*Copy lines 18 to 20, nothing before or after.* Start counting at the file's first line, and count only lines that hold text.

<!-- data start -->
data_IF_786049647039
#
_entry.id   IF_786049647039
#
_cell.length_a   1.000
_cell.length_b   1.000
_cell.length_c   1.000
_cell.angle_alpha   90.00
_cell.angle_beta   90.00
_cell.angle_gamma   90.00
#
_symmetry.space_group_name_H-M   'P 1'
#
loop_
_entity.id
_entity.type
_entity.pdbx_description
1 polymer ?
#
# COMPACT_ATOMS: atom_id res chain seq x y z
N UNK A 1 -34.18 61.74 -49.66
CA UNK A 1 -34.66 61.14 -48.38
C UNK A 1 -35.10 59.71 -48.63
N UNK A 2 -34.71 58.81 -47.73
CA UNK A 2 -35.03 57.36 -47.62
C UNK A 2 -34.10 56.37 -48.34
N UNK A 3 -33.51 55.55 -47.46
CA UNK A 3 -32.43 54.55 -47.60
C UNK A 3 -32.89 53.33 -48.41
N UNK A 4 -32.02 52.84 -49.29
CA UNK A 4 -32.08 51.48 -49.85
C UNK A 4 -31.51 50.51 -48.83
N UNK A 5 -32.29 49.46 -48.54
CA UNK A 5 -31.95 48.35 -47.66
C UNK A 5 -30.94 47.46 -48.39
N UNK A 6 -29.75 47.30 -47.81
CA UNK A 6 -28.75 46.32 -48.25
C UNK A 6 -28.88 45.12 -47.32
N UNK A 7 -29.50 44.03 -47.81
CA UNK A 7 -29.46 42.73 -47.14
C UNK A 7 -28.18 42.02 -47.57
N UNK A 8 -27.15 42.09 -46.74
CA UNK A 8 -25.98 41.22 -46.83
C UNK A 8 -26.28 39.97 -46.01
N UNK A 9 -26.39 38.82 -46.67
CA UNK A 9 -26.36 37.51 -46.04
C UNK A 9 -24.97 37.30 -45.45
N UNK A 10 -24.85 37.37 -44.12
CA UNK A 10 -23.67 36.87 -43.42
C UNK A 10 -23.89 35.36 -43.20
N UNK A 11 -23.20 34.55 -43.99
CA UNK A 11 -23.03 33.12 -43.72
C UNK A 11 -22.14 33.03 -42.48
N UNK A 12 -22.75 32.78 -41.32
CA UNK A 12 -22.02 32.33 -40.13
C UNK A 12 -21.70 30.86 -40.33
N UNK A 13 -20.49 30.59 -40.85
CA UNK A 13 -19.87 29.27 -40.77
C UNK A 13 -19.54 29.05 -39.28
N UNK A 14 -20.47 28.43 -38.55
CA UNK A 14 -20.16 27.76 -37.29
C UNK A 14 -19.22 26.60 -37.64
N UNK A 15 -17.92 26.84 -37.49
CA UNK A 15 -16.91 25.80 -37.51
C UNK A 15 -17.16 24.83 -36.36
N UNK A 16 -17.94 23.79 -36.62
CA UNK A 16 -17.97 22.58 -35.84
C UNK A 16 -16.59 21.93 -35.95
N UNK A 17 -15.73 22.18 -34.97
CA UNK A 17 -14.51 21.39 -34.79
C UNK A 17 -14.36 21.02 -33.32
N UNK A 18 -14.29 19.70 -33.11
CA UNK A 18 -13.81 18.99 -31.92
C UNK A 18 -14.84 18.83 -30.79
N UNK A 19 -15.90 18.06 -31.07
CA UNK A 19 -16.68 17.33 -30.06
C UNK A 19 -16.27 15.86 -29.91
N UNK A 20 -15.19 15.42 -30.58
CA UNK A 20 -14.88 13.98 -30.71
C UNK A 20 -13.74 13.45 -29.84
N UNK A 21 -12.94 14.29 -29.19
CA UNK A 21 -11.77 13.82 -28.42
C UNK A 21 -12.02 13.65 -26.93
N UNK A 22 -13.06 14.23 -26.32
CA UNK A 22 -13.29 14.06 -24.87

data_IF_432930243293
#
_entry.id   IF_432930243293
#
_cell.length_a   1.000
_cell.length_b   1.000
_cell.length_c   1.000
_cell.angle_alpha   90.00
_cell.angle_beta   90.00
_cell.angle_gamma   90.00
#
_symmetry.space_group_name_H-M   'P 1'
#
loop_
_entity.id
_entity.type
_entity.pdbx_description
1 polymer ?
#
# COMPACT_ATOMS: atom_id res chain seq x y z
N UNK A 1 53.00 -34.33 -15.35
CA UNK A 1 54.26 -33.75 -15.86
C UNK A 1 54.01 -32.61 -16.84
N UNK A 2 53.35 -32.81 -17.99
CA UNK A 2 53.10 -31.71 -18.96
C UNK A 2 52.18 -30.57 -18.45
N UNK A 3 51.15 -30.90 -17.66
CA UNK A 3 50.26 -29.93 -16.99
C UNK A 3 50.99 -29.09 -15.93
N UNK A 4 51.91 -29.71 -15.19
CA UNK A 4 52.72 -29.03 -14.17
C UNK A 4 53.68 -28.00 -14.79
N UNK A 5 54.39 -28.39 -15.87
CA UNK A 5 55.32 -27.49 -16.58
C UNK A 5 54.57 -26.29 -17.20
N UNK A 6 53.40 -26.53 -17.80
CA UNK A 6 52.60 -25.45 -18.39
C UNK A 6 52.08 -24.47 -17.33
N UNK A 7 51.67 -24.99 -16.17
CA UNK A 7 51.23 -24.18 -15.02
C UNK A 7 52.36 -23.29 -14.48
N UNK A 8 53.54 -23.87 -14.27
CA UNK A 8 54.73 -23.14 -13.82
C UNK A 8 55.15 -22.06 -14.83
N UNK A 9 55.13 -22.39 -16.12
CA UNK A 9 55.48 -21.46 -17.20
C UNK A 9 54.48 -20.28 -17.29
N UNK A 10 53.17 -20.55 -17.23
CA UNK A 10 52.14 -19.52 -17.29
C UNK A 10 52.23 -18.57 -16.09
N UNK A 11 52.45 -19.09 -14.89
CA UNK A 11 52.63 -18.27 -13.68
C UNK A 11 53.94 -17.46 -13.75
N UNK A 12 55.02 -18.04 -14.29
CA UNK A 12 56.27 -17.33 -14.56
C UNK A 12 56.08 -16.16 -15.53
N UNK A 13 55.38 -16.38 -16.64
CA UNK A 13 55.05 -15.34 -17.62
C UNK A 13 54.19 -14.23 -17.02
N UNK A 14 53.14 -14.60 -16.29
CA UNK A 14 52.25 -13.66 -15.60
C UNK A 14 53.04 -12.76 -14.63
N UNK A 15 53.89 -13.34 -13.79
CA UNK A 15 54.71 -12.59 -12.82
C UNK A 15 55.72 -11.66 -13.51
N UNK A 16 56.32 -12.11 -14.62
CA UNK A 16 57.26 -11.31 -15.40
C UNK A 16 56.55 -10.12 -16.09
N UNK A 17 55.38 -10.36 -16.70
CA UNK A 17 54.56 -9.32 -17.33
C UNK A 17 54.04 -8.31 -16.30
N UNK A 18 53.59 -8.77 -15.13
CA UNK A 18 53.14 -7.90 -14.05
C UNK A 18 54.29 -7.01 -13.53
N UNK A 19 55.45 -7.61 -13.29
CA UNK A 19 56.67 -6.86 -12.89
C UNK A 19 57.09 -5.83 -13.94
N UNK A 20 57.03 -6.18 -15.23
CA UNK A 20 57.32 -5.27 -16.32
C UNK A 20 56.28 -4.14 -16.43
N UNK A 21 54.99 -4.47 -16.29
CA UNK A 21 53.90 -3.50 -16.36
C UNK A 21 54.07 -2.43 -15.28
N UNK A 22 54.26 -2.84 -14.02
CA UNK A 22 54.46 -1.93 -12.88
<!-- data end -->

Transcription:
1 polymer ?
#
# COMPACT_ATOMS: atom_id res chain seq x y z